In addition to that, as we finish our national gateway initiative, that you can see there in yellow, we are going to be close to 93% as we work through the Virginia Avenue tunnel process over the next two years.
So overall, we feel that our intermodal network here in the East, between the fact that we have an incredible market reach, we have a really transformational service product, and especially with our Northwest Ohio terminal, and with the double stacked clearance now approaching close to 100%, we have an incredible platform for long term profitable growth within our intermodal network.
So now let me talk a little bit more about the two submarkets within intermodal. First of all, let me talk briefly about our international markets. On the left-hand side, you can see some of the customers that we are aligned with.
Obviously this market is a much more mature market, but even though it’s mature, you can see on the right hand side that continued global trade is expected, based on the forecasts that we’re getting, to grow about 3% to 5%. So you take a mature market, you’re growing at 3% to 5%, and you continue to get solid pricing in that. That’s a pretty nice place to be, and once again, the fact that we’re serving two-thirds of the U.S. population really gives us a good opportunity to capture a significant portion of that growth.
But clearly, the most vibrant part of our intermodal business is our domestic intermodal business. And our domestic intermodal business, as you can see here on slide 15, really is something very special for us to be able to capture over the next couple of years. We believe that there is about 9 million units of freight that is moving by truck today, that is moving between orders and destinations where we have terminals, and it’s moving at least 550 miles.
And as we’ve taken that data and overlaid it onto our network, we see that a significant portion of that traffic really fits our network very well. On the left-hand side, you can see how that traffic will flow on our network, and the thickness of the lines depict the density in those lanes. And then the size of the pie really shows the opportunity from those population centers.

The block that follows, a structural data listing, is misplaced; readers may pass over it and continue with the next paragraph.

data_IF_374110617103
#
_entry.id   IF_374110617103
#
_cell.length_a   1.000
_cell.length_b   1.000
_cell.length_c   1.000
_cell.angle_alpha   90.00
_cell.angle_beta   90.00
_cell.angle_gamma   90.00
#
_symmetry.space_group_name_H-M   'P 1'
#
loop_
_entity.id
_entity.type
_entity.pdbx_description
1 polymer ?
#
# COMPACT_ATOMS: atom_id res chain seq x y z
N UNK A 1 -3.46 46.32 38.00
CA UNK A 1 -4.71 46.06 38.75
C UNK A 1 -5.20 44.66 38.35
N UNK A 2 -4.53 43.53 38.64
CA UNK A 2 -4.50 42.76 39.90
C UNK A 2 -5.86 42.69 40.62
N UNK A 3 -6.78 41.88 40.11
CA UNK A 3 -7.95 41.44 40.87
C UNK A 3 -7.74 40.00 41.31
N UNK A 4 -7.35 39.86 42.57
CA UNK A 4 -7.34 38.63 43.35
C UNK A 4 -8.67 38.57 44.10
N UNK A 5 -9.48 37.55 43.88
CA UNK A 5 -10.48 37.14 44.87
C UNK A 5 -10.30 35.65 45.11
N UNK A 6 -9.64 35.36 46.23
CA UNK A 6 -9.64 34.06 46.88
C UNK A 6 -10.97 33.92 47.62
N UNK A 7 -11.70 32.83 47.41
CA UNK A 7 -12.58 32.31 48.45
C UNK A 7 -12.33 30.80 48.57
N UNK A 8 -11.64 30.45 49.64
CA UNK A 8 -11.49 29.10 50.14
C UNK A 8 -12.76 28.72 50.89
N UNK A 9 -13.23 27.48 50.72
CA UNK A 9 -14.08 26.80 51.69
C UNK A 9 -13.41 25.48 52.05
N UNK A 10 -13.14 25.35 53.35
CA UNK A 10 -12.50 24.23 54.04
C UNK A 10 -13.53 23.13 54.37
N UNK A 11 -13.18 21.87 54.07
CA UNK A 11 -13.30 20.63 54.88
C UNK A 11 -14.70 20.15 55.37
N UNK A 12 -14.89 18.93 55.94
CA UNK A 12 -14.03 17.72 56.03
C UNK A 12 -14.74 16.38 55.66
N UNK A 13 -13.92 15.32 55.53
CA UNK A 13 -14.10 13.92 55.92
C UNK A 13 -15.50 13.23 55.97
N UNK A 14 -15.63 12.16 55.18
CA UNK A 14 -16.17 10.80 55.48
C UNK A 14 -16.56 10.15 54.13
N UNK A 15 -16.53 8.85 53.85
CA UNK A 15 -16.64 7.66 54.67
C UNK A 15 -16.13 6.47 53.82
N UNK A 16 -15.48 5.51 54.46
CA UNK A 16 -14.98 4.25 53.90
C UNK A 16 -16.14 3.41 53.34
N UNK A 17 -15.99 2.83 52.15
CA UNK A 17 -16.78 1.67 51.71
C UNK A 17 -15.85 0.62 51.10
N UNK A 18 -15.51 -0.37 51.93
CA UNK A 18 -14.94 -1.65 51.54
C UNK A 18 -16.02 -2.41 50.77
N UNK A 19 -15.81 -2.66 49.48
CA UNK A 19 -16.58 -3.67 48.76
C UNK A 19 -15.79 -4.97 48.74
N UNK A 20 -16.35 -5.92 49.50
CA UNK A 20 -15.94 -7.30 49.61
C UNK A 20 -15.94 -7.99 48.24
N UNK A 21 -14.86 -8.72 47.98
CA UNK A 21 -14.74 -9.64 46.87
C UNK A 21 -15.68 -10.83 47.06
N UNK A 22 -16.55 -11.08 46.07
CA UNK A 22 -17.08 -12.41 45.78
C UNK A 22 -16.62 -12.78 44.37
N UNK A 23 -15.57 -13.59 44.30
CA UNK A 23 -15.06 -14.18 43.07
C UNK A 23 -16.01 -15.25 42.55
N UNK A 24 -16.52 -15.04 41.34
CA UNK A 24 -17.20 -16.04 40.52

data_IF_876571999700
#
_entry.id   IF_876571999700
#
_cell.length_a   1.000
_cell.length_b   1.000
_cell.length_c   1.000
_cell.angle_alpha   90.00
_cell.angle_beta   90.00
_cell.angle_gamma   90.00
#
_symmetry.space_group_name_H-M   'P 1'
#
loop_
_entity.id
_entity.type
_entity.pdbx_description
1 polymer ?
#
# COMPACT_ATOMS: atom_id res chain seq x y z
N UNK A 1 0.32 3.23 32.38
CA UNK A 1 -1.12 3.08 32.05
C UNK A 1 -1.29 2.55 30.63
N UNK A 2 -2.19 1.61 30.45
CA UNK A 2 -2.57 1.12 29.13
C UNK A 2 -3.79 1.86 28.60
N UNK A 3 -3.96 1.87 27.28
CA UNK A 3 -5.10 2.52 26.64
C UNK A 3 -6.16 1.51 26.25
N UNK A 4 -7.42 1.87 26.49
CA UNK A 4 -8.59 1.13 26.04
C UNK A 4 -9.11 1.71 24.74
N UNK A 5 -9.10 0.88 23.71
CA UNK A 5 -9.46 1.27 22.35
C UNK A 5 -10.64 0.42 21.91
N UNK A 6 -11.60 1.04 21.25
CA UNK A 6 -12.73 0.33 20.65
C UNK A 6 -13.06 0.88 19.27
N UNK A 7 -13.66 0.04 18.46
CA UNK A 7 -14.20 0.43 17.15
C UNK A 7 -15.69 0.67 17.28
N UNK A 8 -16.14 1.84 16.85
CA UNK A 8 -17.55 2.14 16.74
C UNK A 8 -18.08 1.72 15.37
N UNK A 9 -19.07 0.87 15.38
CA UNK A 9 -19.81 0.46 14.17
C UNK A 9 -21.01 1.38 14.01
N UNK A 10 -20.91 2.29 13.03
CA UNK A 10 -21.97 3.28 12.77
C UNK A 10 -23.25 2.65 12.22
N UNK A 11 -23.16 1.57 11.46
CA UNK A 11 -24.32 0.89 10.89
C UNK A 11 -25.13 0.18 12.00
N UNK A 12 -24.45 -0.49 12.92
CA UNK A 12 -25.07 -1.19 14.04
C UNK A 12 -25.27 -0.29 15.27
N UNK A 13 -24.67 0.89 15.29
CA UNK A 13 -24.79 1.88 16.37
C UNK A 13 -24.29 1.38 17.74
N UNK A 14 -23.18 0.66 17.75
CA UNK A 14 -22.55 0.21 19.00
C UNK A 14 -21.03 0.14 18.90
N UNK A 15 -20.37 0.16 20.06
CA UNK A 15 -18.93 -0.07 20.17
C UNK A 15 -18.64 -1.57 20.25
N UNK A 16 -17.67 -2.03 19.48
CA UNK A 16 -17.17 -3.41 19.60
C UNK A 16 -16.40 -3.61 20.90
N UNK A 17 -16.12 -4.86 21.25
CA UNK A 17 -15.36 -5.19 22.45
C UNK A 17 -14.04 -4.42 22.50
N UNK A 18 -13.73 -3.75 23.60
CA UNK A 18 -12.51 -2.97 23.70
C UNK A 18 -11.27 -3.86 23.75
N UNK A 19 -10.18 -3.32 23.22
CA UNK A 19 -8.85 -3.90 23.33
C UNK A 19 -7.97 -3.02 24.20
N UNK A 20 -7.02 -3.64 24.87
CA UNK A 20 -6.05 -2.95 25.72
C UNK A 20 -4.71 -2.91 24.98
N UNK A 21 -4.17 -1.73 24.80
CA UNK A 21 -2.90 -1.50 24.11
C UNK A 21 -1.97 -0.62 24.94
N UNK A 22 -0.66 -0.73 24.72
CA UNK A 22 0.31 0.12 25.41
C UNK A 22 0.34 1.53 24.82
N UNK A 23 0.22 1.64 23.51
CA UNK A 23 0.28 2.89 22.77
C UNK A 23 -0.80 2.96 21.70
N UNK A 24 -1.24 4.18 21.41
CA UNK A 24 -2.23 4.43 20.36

The yellow part of the pie shows terminations, and the blue shows originations. And no surprise, generally in the Northeast, and also here in Chicago, it’s predominantly a consumption market. So you have a lot more terminations that originations, but in the Southeast, you have the opposite, more originations than you have terminations.
We believe that our strategy here is going to allow us to capture a significant portion of this over time, in a profitable way. We’re not going to grow just to grow. We’re going to make sure that what we add to our network makes sense economically. Our strategy for that is first of all to have a service product that can compete with trucks.
Second, to make sure we continue to work with our partnership, with our truckload partners, and with IMCs. Third, which is something we’ve started here very recently, is to go out and continue to educate beneficial cargo owners through what we call the H2R Initiative. We are making sure that the beneficial cargo owners have a better understanding of the virtue of moving their product with an intermodal based service.
And then the last step, of course, is to continue to invest in this network to make sure that we have the capacity to be able to handle this growth. The good news is that while we are investing in some new terminals, most of this is going to be able to be handled with our existing network.
And because of some of the technology that we’re putting in place right now, we think this is very much scalable, doesn’t really include a lot of additional land that needs to be acquired. It’s really about putting more throughput through these terminals with better technology and also using wide-span crane technology that we’ve started to implement in several of our terminals as we’re expanding those.
So we think clearly this is a great opportunity for us long term, to provide very profitable growth for CSX onto our network in a market that is significant from what we are doing today. To put the 9 million units in perspective, currently our domestic market is a little bit over 1.2 million units.
So let me wrap up on the next slide. We have a long term, proven track record of success. We’ve been able to deliver for our shareholders despite some pretty significant challenges in the macroeconomic environment over the last few years. And we’ve been doing that by focusing on the things that we control: safety, service, efficiency, and continued inflation plus pricing.
Our merchandise and intermodal business, which is the 80% of our business that has nothing to do with coal, has very quietly grown $2.2 billion over the last few years, and has been to a large degree unnoticed because of course the offset that we’ve seen in our domestic coal business.
But as we sit here today, we think that the new energy environment is a positive thing for CSX, and we’re looking forward to being able to grow this business going forward. We think our network is very well positioned for long term growth, once again serving two-thirds of the U.S. population, having these sorts of opportunities as we’re seeing on the intermodal side to be able to convert truckload traffic.
We’re seeing crude by rail, frack sand. We’re seeing the housing market starting to recover, and also hopefully, as we get into the fourth quarter, having a much more normal crop size, we think that there’s significant volume opportunities for us, both short term, medium term, and long term. And clearly, our intermodal platform is one of the most critical pieces of that strategy going forward.
So thank you for being here this morning. I appreciate your attention, and I’ll turn it back over to Justin.